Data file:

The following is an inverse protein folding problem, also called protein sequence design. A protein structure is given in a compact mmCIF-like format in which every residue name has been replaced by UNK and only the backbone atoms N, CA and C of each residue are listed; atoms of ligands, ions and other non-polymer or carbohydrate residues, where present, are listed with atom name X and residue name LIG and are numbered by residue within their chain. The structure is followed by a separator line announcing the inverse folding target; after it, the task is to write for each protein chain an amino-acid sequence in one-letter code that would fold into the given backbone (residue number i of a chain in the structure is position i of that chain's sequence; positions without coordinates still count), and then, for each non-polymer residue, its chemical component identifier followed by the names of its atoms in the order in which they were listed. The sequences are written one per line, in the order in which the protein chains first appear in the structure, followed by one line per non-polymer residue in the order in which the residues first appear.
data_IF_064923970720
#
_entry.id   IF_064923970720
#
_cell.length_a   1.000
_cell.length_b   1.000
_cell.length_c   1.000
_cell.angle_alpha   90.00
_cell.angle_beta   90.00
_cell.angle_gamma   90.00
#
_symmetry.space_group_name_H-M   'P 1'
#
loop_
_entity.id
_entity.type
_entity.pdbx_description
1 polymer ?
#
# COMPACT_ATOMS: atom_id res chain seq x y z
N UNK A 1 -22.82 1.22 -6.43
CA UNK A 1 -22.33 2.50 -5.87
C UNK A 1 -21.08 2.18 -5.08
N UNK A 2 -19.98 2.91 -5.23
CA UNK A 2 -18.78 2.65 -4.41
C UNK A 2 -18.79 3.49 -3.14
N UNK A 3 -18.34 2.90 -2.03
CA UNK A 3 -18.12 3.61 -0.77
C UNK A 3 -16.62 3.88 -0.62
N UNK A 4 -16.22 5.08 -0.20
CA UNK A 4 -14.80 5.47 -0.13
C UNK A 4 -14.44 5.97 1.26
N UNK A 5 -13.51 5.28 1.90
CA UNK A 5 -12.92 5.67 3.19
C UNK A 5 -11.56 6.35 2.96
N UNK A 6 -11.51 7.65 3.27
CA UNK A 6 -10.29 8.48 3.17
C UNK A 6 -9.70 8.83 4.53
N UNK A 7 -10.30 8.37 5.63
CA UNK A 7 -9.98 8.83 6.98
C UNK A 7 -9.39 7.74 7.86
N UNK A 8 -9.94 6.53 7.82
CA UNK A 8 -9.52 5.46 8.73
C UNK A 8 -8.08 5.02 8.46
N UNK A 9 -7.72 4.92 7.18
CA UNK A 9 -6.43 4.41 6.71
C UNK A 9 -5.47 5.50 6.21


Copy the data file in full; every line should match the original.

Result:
The following is an inverse protein folding problem, also called protein sequence design. A protein structure is given in a compact mmCIF-like format in which every residue name has been replaced by UNK and only the backbone atoms N, CA and C of each residue are listed; atoms of ligands, ions and other non-polymer or carbohydrate residues, where present, are listed with atom name X and residue name LIG and are numbered by residue within their chain. The structure is followed by a separator line announcing the inverse folding target; after it, the task is to write for each protein chain an amino-acid sequence in one-letter code that would fold into the given backbone (residue number i of a chain in the structure is position i of that chain's sequence; positions without coordinates still count), and then, for each non-polymer residue, its chemical component identifier followed by the names of its atoms in the order in which they were listed. The sequences are written one per line, in the order in which the protein chains first appear in the structure, followed by one line per non-polymer residue in the order in which the residues first appear.
data_IF_064923970720
#
_entry.id   IF_064923970720
#
_cell.length_a   1.000
_cell.length_b   1.000
_cell.length_c   1.000
_cell.angle_alpha   90.00
_cell.angle_beta   90.00
_cell.angle_gamma   90.00
#
_symmetry.space_group_name_H-M   'P 1'
#
loop_
_entity.id
_entity.type
_entity.pdbx_description
1 polymer ?
#
# COMPACT_ATOMS: atom_id res chain seq x y z
N UNK A 1 -22.82 1.22 -6.43
CA UNK A 1 -22.33 2.50 -5.87
C UNK A 1 -21.08 2.18 -5.08
N UNK A 2 -19.98 2.91 -5.23
CA UNK A 2 -18.78 2.65 -4.41
C UNK A 2 -18.79 3.49 -3.14
N UNK A 3 -18.34 2.90 -2.03
CA UNK A 3 -18.12 3.61 -0.77
C UNK A 3 -16.62 3.88 -0.62
N UNK A 4 -16.22 5.08 -0.20
CA UNK A 4 -14.80 5.47 -0.13
C UNK A 4 -14.44 5.97 1.26
N UNK A 5 -13.51 5.28 1.90
CA UNK A 5 -12.92 5.67 3.19
C UNK A 5 -11.56 6.35 2.96
N UNK A 6 -11.51 7.65 3.27
CA UNK A 6 -10.29 8.48 3.17
C UNK A 6 -9.70 8.83 4.53
N UNK A 7 -10.30 8.37 5.63
CA UNK A 7 -9.98 8.83 6.98
C UNK A 7 -9.39 7.74 7.86
N UNK A 8 -9.94 6.53 7.82
CA UNK A 8 -9.52 5.46 8.73
C UNK A 8 -8.08 5.02 8.46
N UNK A 9 -7.72 4.92 7.18
CA UNK A 9 -6.43 4.41 6.71
C UNK A 9 -5.47 5.50 6.21